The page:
Rhabdomyolysis is characterized by muscle necrosis and the release of toxic intracellular contents, especially myoglobin, into the circulation. Rhabdomyolysis can result from trauma or direct muscle injuries; however, non-exertional and non-traumatic etiologies (heatstroke, immobilization, medication side effects) can also lead to muscle breakdown. The classic triad of symptoms includes myalgia, weakness, and tea-colored urine, but the presentation can be nonspecific. The diagnosis is clinical, based on history, exam, and lab findings, typically including elevated creatine kinase levels, abnormal electrolytes with possible renal failure, and dark urine without RBCs (indicating myoglobinuria). Management of rhabdomyolysis involves aggressive IV fluid resuscitation and appropriately managing electrolyte abnormalities, triggering events, and acute kidney injury (if present).
Last updated: Apr 28, 2023
Rhabdomyolysis Rhabdomyolysis Rhabdomyolysis is characterized by muscle necrosis and the release of toxic intracellular contents, especially myoglobin, into the circulation. Rhabdomyolysis is a syndrome marked by muscle necrosis Necrosis The death of cells in an organ or tissue due to disease, injury or failure of the blood supply. Ischemic Cell Damage, resulting in the release of toxic intracellular muscle constituents into the circulation Circulation The movement of the blood as it is pumped through the cardiovascular system. ABCDE Assessment (especially myoglobin Myoglobin A conjugated protein which is the oxygen-transporting pigment of muscle. It is made up of one globin polypeptide chain and one heme group. Rhabdomyolysis).
Renal injury is the most common systemic complication of rhabdomyolysis Rhabdomyolysis Rhabdomyolysis is characterized by muscle necrosis and the release of toxic intracellular contents, especially myoglobin, into the circulation. Rhabdomyolysis. Factors contributing to renal failure Renal failure Conditions in which the kidneys perform below the normal level in the ability to remove wastes, concentrate urine, and maintain electrolyte balance; blood pressure; and calcium metabolism. Renal insufficiency can be classified by the degree of kidney damage (as measured by the level of proteinuria) and reduction in glomerular filtration rate. Crush Syndrome include:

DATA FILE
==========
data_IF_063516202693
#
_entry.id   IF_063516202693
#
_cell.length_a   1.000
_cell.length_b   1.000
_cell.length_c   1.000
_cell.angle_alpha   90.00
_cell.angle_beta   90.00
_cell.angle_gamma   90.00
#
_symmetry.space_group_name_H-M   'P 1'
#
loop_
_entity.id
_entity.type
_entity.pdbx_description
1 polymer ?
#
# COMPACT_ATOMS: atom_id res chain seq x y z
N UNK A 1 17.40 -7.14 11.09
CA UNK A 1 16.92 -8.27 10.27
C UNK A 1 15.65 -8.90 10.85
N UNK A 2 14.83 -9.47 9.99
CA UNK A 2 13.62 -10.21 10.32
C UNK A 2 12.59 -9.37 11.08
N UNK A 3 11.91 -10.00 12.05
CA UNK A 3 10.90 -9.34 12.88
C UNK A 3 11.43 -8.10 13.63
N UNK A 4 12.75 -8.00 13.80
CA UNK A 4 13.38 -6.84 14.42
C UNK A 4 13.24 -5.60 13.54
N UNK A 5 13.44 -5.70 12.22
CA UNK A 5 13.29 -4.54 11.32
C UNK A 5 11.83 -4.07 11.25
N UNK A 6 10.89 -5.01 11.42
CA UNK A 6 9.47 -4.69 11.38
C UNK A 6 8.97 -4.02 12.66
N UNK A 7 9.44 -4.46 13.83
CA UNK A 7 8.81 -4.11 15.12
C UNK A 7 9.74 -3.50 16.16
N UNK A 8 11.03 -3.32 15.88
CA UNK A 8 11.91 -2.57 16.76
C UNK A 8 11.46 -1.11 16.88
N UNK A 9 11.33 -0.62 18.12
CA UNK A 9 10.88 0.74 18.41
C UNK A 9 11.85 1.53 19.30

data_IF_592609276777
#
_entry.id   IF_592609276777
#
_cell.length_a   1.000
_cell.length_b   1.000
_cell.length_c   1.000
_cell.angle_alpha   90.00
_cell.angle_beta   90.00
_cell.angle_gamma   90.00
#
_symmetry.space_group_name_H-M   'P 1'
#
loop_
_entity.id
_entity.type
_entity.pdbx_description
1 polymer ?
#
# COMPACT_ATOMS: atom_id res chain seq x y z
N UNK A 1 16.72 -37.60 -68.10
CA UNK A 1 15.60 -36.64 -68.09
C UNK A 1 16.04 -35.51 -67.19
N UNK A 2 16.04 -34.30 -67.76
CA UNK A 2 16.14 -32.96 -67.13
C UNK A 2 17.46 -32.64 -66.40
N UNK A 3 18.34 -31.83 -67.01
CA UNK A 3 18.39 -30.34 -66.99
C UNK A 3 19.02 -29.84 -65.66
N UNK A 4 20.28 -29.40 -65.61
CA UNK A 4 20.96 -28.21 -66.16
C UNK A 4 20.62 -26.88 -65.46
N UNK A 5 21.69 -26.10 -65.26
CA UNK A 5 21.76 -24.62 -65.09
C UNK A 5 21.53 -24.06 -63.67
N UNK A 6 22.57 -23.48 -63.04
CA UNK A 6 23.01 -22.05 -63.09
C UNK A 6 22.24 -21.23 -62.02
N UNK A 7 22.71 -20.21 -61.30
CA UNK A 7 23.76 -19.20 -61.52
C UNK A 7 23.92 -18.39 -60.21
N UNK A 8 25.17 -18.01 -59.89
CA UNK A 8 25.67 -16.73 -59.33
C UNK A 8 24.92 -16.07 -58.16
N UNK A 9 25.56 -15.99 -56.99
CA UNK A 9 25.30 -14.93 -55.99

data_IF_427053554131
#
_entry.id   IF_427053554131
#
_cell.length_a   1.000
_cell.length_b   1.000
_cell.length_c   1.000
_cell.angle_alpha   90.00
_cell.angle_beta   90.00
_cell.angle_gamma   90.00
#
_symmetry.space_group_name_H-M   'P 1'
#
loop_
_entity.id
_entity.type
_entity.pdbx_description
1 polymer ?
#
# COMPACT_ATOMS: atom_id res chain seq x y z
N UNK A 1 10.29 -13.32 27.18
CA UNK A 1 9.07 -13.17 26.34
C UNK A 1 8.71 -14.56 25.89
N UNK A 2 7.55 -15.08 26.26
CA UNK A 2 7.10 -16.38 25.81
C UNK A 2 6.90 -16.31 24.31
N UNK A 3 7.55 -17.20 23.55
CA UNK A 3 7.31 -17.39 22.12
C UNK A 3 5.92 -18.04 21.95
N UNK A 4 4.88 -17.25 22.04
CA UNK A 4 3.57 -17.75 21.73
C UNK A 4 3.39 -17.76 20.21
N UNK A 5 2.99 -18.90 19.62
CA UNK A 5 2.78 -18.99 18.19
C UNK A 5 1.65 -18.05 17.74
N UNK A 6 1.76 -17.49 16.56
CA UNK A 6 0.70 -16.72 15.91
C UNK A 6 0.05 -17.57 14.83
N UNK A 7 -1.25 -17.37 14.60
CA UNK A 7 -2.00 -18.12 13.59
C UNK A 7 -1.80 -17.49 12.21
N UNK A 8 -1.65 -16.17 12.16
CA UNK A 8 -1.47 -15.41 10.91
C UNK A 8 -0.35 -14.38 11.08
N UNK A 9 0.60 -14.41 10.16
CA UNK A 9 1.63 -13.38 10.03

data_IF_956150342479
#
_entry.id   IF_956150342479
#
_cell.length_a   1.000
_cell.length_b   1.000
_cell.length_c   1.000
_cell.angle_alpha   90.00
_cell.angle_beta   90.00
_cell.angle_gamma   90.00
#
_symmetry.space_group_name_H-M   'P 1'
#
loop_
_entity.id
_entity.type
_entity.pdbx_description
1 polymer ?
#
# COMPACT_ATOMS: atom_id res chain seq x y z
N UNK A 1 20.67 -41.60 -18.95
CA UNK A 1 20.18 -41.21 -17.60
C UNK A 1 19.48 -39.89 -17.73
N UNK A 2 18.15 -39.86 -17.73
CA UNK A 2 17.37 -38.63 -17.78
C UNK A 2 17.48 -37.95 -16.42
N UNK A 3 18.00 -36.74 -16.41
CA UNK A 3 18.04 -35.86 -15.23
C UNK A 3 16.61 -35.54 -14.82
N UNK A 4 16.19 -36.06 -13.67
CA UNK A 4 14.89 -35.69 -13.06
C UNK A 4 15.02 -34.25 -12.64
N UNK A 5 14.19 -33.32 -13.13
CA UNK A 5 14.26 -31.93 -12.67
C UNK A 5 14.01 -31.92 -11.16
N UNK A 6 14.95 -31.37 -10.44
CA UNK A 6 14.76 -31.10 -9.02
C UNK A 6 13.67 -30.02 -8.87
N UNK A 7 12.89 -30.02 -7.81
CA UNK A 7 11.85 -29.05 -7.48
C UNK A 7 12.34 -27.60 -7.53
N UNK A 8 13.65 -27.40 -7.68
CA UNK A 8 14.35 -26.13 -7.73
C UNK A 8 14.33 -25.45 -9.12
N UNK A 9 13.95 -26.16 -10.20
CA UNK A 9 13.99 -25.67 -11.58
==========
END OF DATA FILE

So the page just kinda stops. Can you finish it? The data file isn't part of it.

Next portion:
Additional labs to consider during workup[2,4,5]
Electrocardiography Electrocardiography Recording of the moment-to-moment electromotive forces of the heart as projected onto various sites on the body’s surface, delineated as a scalar function of time. The recording is monitored by a tracing on slow moving chart paper or by observing it on a cardioscope, which is a cathode ray tube display. Electrocardiogram (ECG) ( ECG ECG An electrocardiogram (ECG) is a graphic representation of the electrical activity of the heart plotted against time. Adhesive electrodes are affixed to the skin surface allowing measurement of cardiac impulses from many angles. The ECG provides 3-dimensional information about the conduction system of the heart, the myocardium, and other cardiac structures. Electrocardiogram (ECG))
Local protocols may vary from location to location. The following information is based on current US and UK guidelines.
Correction of electrolyte abnormalities[5,7]
Renal replacement therapy (RRT)[2,5,7]
Analgesia Analgesia Methods of pain relief that may be used with or in place of analgesics. Anesthesiology: History and Basic Concepts ( crush injury Crush injury Excessive compression of parts of the body that causes muscle swelling, fracture, and/or neurological disturbances in the affected areas. Crush injury with systemic manifestations is referred to as crush syndrome. Crush Syndrome)
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